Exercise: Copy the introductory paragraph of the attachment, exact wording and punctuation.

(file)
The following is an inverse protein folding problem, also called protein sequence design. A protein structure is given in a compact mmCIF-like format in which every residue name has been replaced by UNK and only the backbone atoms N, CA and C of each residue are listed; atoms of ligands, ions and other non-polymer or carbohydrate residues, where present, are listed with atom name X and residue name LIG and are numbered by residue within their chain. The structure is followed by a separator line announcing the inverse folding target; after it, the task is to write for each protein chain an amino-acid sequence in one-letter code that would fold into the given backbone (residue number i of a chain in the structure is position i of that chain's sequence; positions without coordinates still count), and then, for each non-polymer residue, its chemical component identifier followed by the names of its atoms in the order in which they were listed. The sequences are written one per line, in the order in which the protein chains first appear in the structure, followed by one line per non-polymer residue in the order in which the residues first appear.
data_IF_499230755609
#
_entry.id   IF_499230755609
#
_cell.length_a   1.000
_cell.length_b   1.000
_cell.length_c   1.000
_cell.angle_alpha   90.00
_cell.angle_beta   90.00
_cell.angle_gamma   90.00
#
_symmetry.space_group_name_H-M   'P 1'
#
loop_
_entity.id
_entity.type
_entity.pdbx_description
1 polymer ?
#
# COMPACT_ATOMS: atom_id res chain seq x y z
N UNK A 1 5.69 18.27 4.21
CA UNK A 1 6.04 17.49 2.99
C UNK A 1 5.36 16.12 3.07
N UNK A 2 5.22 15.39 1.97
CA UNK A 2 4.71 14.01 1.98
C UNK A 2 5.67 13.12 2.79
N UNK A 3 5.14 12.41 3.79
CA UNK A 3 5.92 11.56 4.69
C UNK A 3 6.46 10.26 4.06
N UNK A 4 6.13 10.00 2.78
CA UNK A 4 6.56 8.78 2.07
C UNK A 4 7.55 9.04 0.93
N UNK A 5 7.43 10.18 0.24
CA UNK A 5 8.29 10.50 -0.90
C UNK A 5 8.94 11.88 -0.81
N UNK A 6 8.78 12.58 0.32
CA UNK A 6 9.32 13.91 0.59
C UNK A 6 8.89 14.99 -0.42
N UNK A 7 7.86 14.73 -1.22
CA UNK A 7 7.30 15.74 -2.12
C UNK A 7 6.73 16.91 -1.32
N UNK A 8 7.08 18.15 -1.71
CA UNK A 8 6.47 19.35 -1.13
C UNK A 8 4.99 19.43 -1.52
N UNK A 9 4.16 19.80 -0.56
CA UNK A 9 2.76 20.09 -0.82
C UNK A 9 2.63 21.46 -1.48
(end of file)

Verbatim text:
The following is an inverse protein folding problem, also called protein sequence design. A protein structure is given in a compact mmCIF-like format in which every residue name has been replaced by UNK and only the backbone atoms N, CA and C of each residue are listed; atoms of ligands, ions and other non-polymer or carbohydrate residues, where present, are listed with atom name X and residue name LIG and are numbered by residue within their chain. The structure is followed by a separator line announcing the inverse folding target; after it, the task is to write for each protein chain an amino-acid sequence in one-letter code that would fold into the given backbone (residue number i of a chain in the structure is position i of that chain's sequence; positions without coordinates still count), and then, for each non-polymer residue, its chemical component identifier followed by the names of its atoms in the order in which they were listed. The sequences are written one per line, in the order in which the protein chains first appear in the structure, followed by one line per non-polymer residue in the order in which the residues first appear.